~Florida must produce or attract 2.3 million more individuals with an associate degree or higher by 2025~

Tampa, FL – According to a new report released today, Florida will fall 391,000 degrees short of what will be required by Florida’s new economy if degree production growth remains at current levels. The new report, produced by ENLACE Florida, says that meeting the shortfall will require increasing the growth of annual degree production in Florida to 5.7%. Policy makers and organizations throughout the country have embraced the goal of increasing the percentage of working (ages 25-64) Americans with high-quality degrees and credentials from the longstanding rate of 39% to 60% by the year 2025 in part due to expected future workforce demand and global economic requirements. For Florida, this target means the state would have to produce or attract 2.3 million more individuals with an associate’s degree or higher by 2025. “We harbor no illusions that this big goal will be easily attained,” said Paul Dosal, Executive Director for ENLACE Florida. “However, our economic recovery—at the state and national level—hinges on our ability to restore our competitive edge in the global marketplace, a goal that can only be achieved by raising the attainment rates for high quality, higher education degrees,” said Dosal. In the report, ENLACE Florida analyzed census data, demographic trends, post-secondary degree production, as well as estimates made by other organizations to determine what it would require for Florida to reach the goal of having 60% of its working adult population (aged 25 to 64) with an associate’s degree or higher by 2025. According to the report, Florida can reach the goal by increasing the annual rate of growth for associate’s and bachelor degree production to 5.7% among all sectors of higher education. Historically for Florida’s State University System (SUS), the annual rate of growth sits at around 4.4% requiring an increase in degree production of at least 1.3% per year in order to meet the goal. “We’ve got to acknowledge here that the increases required to attain this big goal will strain the capacity and productivity of our higher education institutions, particularly the SUS,” said Dosal. The new report emphasizes that attaining the big goal should not come at the expense of quality and will require all education stakeholders and sectors to work together constructively if Florida is to indeed succeed.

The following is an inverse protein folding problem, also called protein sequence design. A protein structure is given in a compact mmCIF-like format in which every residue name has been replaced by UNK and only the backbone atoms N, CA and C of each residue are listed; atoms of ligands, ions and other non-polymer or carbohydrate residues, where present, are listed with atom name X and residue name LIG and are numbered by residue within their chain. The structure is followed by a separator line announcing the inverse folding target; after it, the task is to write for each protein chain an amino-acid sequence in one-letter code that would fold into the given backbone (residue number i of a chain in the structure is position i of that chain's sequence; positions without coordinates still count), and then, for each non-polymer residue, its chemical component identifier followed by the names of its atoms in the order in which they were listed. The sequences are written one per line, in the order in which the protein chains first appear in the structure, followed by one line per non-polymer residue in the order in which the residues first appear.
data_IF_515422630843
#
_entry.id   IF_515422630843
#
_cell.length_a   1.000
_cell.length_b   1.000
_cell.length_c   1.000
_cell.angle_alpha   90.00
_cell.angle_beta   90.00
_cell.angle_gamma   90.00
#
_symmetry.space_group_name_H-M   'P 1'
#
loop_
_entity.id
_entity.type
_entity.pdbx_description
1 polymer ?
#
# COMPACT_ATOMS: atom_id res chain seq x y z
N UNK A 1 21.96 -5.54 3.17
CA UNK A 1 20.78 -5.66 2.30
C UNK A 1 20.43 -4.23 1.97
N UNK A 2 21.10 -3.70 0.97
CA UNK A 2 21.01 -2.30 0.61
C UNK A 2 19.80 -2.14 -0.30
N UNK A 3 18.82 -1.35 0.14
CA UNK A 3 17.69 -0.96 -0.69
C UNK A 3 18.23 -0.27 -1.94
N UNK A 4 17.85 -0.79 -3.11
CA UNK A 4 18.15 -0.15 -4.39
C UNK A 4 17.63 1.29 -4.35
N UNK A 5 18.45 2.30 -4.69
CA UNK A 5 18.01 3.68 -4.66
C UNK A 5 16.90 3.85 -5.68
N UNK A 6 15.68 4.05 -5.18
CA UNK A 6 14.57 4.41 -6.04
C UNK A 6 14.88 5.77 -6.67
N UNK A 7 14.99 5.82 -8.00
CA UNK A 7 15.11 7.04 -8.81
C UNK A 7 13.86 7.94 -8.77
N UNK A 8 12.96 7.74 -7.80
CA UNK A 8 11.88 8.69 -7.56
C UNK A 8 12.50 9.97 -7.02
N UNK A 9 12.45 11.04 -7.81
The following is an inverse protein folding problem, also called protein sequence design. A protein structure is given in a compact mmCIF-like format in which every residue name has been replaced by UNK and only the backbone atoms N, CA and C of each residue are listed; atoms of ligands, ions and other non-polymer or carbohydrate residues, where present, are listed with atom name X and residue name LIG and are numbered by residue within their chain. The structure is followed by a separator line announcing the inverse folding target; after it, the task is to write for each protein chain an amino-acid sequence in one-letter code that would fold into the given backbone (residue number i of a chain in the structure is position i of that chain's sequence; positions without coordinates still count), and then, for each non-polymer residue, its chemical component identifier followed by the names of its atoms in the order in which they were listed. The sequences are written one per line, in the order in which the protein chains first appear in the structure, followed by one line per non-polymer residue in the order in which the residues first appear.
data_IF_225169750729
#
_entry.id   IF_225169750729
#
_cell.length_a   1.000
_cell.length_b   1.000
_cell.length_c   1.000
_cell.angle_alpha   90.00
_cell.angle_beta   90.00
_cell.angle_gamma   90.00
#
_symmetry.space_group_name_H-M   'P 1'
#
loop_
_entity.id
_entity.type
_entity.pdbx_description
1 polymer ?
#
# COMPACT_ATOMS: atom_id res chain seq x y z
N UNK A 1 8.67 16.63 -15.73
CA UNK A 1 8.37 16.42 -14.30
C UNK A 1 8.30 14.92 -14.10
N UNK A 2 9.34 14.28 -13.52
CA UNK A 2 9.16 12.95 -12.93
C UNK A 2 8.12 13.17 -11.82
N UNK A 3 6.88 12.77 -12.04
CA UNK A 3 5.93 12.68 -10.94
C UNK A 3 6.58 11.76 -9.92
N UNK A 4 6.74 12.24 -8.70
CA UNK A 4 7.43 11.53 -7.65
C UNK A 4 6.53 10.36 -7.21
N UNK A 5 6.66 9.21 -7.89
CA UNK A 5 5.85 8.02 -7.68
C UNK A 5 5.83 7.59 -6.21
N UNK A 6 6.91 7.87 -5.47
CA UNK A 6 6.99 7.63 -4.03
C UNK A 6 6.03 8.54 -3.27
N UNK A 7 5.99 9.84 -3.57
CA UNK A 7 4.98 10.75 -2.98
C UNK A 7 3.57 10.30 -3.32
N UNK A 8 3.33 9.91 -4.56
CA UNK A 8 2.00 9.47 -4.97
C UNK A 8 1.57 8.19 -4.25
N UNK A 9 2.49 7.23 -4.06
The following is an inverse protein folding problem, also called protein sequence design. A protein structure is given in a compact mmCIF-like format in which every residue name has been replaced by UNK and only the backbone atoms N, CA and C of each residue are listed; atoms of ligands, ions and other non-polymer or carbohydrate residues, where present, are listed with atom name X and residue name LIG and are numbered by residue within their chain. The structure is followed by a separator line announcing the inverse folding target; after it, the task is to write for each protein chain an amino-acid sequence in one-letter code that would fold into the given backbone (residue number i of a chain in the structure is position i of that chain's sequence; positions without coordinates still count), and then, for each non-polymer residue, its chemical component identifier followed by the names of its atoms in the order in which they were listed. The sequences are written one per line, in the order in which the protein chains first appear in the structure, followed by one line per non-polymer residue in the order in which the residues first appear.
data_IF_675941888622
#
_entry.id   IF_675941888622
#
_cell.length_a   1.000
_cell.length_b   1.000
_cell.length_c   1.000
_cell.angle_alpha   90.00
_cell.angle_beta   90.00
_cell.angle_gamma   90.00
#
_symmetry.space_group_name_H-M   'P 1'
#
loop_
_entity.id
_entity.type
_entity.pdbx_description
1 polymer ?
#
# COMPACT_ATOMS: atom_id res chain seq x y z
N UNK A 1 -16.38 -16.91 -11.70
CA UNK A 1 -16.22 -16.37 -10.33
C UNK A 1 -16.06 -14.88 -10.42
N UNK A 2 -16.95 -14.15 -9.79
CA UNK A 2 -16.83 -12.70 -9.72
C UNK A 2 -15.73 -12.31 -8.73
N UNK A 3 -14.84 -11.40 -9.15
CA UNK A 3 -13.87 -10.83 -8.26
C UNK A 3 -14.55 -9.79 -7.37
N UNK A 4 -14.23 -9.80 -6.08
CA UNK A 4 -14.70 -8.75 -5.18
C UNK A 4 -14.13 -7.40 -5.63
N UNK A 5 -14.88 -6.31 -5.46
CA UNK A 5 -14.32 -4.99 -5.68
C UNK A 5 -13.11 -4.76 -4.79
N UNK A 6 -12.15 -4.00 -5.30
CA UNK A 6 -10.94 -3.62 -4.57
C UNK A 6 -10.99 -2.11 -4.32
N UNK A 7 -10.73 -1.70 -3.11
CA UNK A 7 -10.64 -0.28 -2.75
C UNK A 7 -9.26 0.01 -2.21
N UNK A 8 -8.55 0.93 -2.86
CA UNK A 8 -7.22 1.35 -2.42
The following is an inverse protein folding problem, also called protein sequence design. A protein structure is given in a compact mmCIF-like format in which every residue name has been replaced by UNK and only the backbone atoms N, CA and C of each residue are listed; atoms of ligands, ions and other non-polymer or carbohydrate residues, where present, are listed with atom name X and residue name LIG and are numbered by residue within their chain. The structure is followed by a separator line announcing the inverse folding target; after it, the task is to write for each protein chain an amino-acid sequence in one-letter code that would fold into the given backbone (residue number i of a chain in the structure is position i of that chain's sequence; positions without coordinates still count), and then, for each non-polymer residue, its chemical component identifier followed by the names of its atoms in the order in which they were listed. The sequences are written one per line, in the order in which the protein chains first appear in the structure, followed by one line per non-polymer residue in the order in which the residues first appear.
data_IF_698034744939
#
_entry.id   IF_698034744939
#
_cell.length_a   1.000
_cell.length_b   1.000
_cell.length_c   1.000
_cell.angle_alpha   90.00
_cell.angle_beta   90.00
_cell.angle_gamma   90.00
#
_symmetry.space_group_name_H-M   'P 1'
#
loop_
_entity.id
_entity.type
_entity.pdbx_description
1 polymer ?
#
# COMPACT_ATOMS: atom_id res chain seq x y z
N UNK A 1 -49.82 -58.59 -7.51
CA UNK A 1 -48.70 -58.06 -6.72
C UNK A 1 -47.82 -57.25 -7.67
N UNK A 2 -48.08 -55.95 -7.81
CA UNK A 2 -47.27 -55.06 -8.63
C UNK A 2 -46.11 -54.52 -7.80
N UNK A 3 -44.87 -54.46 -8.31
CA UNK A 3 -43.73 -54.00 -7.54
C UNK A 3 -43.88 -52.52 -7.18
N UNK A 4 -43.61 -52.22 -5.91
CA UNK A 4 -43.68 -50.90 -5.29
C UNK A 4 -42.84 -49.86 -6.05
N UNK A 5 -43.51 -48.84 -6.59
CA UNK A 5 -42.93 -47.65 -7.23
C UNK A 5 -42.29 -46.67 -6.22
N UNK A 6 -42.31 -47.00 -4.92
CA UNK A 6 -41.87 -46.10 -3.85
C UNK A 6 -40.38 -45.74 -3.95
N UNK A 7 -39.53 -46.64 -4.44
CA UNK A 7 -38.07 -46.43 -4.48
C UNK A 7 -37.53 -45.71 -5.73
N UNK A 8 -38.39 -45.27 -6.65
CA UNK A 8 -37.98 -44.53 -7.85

To view the report, click here

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